Building Freeze Thaws

Israel again okays or advances plans for new homes in United Jerusalem while Netanyahu visits Obama, but it has not caused a crisis – yet.

Tzvi Ben Gedalyahu, | updated: 10:45

Har Homa
Har Homa
Israel news photo: Flash 90

Israel again has approved nearly 2,000 new homes for Judea and Samaria while Prime Minister Binyamin Netanyahu visits Washington, but unlike the past, the plans have not caused a crisis – so far.

Prime Minister Netanyahu gave the go-ahead to a Jerusalem committee to advance projects for 1,550 new housing units in Har Homa in southern Jerusalem and in Pisgat Ze’ev, in the northern section of the capital. The Jerusalem's Planning and Construction Committee held a hearing on projects last week, at the same time the Prime Minister was preparing to leave for his visit to U.S. President Barack Obama.

In addition, Peace Now says Defense Minister Ehud Barak has signed documents approving construction of 294 new homes in the hareidi religious city of Beitar Illit, on the western edge of Gush Etzion and southwest of Jerusalem.

Almost every official visit to the United States the past year has coincided with the approval or advancement of projects for new homes for Jews in United Jerusalem Judea and Samaria. The timing often created a crisis and tension between Prime Minister Netanyahu and Washington, but this time the media and Washington officials have played down or ignored the reports, an indication that the Palestinian Authority demand of a building freeze is a dead issue.

"The authorization…of plans…for more than 1,500 units constitutes a clear message of Israel to the entire world,'' said Yair Gabai, a member of an Interior Ministry planning committee that discussed the building plans in an interview with Voice of Israel government radio. "Jerusalem isn't for sale, and isn't up for negotiations. And anyone who fantasizes about its division isn't connected to reality."

The project for 625 new apartments in Pisgat Ze’ev was approved by the committee last December and angered the Obama administration. The committee met this time to hear public objections, despite –or perhaps because of – the timing of Prime Minister Netanyahu’s visit.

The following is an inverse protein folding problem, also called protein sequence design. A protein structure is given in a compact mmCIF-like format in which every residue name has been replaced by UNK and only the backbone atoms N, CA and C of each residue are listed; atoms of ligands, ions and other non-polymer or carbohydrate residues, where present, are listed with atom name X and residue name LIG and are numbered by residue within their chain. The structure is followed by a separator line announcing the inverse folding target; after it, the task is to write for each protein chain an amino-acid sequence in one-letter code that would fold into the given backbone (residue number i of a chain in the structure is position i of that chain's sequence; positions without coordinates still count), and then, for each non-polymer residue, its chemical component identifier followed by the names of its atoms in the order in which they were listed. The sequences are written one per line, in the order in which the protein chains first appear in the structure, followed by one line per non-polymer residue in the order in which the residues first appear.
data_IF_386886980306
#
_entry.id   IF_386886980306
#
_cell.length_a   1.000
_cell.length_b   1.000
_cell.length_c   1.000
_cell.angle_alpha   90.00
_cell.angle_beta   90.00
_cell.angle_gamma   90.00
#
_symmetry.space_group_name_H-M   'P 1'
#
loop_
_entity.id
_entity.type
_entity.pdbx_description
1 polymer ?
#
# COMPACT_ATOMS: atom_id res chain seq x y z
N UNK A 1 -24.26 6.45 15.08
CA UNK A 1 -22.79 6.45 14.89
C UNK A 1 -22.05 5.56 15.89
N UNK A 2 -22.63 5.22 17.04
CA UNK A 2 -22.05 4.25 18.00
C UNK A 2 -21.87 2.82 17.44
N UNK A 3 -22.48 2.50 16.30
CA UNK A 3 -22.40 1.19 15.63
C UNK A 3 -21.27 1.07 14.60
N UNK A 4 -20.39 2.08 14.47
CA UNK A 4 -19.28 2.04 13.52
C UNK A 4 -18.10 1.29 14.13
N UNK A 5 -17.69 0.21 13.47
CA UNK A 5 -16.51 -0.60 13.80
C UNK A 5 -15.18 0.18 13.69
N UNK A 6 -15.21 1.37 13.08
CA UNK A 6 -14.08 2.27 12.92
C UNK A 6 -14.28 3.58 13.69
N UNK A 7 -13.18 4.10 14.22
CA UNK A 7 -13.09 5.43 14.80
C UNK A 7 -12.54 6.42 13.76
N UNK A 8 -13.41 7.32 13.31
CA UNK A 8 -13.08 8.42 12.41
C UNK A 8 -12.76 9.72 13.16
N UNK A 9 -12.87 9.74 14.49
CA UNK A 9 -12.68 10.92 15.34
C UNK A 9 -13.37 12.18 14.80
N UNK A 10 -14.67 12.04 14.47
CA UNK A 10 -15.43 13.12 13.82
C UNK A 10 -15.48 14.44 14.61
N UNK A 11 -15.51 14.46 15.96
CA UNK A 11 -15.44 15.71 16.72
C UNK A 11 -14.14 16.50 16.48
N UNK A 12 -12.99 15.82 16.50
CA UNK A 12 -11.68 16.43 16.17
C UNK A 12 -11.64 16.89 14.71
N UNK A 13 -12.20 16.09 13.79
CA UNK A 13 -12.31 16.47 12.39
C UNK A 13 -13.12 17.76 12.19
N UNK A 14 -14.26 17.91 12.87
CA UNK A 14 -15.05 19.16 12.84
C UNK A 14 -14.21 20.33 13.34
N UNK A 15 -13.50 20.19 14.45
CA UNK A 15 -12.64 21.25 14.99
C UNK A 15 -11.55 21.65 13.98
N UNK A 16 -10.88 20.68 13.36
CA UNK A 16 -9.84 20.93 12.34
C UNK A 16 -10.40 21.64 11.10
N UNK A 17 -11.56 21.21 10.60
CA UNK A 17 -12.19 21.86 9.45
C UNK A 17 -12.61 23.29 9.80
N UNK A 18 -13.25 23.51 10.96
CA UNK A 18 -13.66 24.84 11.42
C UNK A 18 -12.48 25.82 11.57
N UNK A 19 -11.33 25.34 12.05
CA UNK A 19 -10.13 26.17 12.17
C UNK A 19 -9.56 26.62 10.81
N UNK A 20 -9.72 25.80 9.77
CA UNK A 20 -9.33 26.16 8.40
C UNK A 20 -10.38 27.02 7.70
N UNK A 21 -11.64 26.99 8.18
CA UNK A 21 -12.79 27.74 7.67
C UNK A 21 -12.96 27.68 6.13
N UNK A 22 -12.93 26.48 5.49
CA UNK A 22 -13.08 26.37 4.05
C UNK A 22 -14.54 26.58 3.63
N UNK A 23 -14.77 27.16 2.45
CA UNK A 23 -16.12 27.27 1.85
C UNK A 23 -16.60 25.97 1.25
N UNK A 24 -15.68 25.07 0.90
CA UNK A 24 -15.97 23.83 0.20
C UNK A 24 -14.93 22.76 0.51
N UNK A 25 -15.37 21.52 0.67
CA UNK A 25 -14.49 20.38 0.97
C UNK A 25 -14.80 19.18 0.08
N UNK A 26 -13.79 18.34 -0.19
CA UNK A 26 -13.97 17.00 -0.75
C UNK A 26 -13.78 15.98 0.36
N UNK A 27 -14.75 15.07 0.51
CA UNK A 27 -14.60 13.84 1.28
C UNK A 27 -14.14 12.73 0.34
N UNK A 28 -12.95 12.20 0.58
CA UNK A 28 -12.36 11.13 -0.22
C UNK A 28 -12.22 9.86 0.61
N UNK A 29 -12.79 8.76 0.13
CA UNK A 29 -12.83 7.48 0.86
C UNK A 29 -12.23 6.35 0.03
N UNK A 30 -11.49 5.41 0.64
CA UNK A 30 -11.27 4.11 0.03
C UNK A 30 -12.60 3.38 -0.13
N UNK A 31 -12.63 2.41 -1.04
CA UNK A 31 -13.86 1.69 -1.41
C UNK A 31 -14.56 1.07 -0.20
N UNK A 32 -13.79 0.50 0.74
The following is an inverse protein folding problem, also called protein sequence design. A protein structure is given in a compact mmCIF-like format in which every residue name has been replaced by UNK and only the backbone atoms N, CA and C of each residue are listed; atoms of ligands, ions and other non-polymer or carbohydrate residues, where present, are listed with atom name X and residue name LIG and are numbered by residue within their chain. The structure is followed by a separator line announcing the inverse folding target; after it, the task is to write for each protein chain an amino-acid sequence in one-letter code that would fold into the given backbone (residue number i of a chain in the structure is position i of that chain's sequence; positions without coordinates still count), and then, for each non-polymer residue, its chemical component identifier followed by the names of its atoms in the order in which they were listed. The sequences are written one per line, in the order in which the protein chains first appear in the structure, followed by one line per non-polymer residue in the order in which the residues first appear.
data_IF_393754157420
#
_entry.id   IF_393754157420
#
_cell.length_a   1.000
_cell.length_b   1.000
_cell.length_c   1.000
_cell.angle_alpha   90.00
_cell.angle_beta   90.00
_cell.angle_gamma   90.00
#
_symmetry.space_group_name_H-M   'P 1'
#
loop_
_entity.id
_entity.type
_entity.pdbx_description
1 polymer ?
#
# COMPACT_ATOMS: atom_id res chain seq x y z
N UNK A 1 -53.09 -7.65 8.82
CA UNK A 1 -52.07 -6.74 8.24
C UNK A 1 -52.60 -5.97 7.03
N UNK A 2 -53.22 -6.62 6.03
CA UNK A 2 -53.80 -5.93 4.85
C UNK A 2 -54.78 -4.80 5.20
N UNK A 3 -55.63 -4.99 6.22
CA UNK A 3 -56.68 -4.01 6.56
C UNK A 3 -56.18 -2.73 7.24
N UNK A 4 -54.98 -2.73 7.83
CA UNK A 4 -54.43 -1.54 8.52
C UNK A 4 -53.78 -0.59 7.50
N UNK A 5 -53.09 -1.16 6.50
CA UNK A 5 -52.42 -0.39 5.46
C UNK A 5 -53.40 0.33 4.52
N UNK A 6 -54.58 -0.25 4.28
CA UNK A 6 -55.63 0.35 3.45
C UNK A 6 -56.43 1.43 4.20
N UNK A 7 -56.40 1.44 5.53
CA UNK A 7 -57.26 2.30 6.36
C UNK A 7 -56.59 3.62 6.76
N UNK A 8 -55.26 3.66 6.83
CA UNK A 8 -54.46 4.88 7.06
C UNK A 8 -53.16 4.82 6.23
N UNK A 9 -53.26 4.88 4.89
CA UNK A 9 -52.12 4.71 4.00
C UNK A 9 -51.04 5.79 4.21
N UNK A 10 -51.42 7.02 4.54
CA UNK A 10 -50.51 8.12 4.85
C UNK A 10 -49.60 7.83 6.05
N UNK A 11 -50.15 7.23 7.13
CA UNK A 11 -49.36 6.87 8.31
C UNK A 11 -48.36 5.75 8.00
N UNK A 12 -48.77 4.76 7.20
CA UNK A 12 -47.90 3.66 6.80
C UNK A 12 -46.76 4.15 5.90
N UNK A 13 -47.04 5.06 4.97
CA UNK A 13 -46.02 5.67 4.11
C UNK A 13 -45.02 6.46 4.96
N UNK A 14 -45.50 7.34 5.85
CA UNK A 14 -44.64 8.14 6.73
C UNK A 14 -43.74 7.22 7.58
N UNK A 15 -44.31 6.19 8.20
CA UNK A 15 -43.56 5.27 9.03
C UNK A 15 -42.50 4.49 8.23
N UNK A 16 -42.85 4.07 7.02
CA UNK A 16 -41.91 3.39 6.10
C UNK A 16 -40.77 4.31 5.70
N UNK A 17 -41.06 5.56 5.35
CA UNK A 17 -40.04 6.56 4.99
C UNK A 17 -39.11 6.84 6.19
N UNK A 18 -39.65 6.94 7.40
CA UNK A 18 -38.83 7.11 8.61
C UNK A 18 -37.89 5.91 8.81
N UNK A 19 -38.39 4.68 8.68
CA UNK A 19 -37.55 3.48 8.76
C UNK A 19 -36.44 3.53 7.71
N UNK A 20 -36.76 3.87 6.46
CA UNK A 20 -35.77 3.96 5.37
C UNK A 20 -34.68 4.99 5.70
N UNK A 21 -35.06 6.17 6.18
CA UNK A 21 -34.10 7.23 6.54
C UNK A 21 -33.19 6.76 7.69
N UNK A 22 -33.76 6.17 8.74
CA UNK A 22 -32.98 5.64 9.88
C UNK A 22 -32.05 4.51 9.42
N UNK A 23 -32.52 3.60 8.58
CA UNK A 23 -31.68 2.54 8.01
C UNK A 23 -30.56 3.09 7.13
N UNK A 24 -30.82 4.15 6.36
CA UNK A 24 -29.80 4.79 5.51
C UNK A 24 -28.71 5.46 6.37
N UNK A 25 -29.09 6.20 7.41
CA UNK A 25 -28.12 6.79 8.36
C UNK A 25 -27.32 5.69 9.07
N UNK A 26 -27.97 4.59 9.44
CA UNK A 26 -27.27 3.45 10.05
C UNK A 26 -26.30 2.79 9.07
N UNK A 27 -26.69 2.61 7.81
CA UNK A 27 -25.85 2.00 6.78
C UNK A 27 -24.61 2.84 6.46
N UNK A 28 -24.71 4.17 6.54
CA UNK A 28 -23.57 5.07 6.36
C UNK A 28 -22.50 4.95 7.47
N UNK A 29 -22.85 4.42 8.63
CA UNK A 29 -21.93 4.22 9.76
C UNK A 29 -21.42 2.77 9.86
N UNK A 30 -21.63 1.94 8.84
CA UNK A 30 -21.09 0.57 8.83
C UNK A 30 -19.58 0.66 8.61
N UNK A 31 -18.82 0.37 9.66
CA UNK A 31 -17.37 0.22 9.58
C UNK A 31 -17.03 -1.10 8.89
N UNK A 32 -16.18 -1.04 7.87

The 294 new homes for Beitar Illit, the largest city in Judea and Samaria outside of Maaleh Adumim, are a small step towards correcting a severe housing shortage there.

Peace Now also said Defense Minister Barak has approved a new project for homes for the elderly and for a shopping center in Efrat, the largest community in Gush Etzion and located ten minutes south of Bethlehem.

The Defense Ministry did not deny the report and stated, "Since the end of the freeze period [last September] a few building permits have been approved for communities situated in the [settlement] blocs to meet their living needs."

The large Jewish population centers in Judea and Samaria and in United Jerusalem have become the focus of President Obama’s vision for creating the Palestinian Authority as a country within Israel’s borders. Last week, he flatly stated that a new state should be "based on" the 1949 Armistice Lines that existed until the Six Day War in 1967, adding that the final borders should include "mutually agreed swaps" of land. He did not specify whether these swaps would include Israel's large Jewish population centers in Judea and Samaria.

Prime Minister Netanyahu told the president that the 1949-1967 borders are “indefensible,” and President Obama then changed the emphasis of the language in his speech to American Israel Public Affairs Committee (AIPAC) Sunday morning, saying that the 1949-1967 borders were not necessarily the fixed borders for Israel.